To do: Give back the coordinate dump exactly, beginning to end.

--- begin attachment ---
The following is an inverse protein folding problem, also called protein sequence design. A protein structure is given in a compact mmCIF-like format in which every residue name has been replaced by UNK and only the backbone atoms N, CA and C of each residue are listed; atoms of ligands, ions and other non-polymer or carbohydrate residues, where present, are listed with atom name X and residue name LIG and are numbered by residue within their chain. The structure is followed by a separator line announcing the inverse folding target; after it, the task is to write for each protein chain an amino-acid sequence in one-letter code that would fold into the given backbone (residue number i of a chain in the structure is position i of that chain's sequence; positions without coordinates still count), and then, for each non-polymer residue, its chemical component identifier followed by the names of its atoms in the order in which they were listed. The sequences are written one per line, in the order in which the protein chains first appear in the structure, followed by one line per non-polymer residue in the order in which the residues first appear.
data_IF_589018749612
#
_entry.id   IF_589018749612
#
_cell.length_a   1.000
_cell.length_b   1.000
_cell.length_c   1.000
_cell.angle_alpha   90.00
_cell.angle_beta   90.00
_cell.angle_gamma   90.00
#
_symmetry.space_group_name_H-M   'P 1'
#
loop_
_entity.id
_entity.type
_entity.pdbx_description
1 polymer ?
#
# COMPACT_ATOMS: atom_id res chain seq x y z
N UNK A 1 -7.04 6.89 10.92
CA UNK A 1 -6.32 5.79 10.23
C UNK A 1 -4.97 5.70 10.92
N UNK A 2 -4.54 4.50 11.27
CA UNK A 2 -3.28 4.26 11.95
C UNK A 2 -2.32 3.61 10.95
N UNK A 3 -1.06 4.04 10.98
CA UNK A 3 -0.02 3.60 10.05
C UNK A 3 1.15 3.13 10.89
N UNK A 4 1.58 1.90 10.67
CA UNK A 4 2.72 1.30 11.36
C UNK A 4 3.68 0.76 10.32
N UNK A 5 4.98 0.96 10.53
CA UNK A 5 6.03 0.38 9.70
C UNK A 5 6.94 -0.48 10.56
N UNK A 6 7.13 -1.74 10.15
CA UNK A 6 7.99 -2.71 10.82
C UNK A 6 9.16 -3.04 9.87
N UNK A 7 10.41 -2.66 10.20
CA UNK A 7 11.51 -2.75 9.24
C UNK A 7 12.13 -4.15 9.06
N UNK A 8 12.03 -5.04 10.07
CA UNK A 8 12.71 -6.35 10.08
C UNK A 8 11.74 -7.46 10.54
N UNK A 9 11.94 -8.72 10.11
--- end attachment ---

The following is an inverse protein folding problem, also called protein sequence design. A protein structure is given in a compact mmCIF-like format in which every residue name has been replaced by UNK and only the backbone atoms N, CA and C of each residue are listed; atoms of ligands, ions and other non-polymer or carbohydrate residues, where present, are listed with atom name X and residue name LIG and are numbered by residue within their chain. The structure is followed by a separator line announcing the inverse folding target; after it, the task is to write for each protein chain an amino-acid sequence in one-letter code that would fold into the given backbone (residue number i of a chain in the structure is position i of that chain's sequence; positions without coordinates still count), and then, for each non-polymer residue, its chemical component identifier followed by the names of its atoms in the order in which they were listed. The sequences are written one per line, in the order in which the protein chains first appear in the structure, followed by one line per non-polymer residue in the order in which the residues first appear.
data_IF_589018749612
#
_entry.id   IF_589018749612
#
_cell.length_a   1.000
_cell.length_b   1.000
_cell.length_c   1.000
_cell.angle_alpha   90.00
_cell.angle_beta   90.00
_cell.angle_gamma   90.00
#
_symmetry.space_group_name_H-M   'P 1'
#
loop_
_entity.id
_entity.type
_entity.pdbx_description
1 polymer ?
#
# COMPACT_ATOMS: atom_id res chain seq x y z
N UNK A 1 -7.04 6.89 10.92
CA UNK A 1 -6.32 5.79 10.23
C UNK A 1 -4.97 5.70 10.92
N UNK A 2 -4.54 4.50 11.27
CA UNK A 2 -3.28 4.26 11.95
C UNK A 2 -2.32 3.61 10.95
N UNK A 3 -1.06 4.04 10.98
CA UNK A 3 -0.02 3.60 10.05
C UNK A 3 1.15 3.13 10.89
N UNK A 4 1.58 1.90 10.67
CA UNK A 4 2.72 1.30 11.36
C UNK A 4 3.68 0.76 10.32
N UNK A 5 4.98 0.96 10.53
CA UNK A 5 6.03 0.38 9.70
C UNK A 5 6.94 -0.48 10.56
N UNK A 6 7.13 -1.74 10.15
CA UNK A 6 7.99 -2.71 10.82
C UNK A 6 9.16 -3.04 9.87
N UNK A 7 10.41 -2.66 10.20
CA UNK A 7 11.51 -2.75 9.24
C UNK A 7 12.13 -4.15 9.06
N UNK A 8 12.03 -5.04 10.07
CA UNK A 8 12.71 -6.35 10.08
C UNK A 8 11.74 -7.46 10.54
N UNK A 9 11.94 -8.72 10.11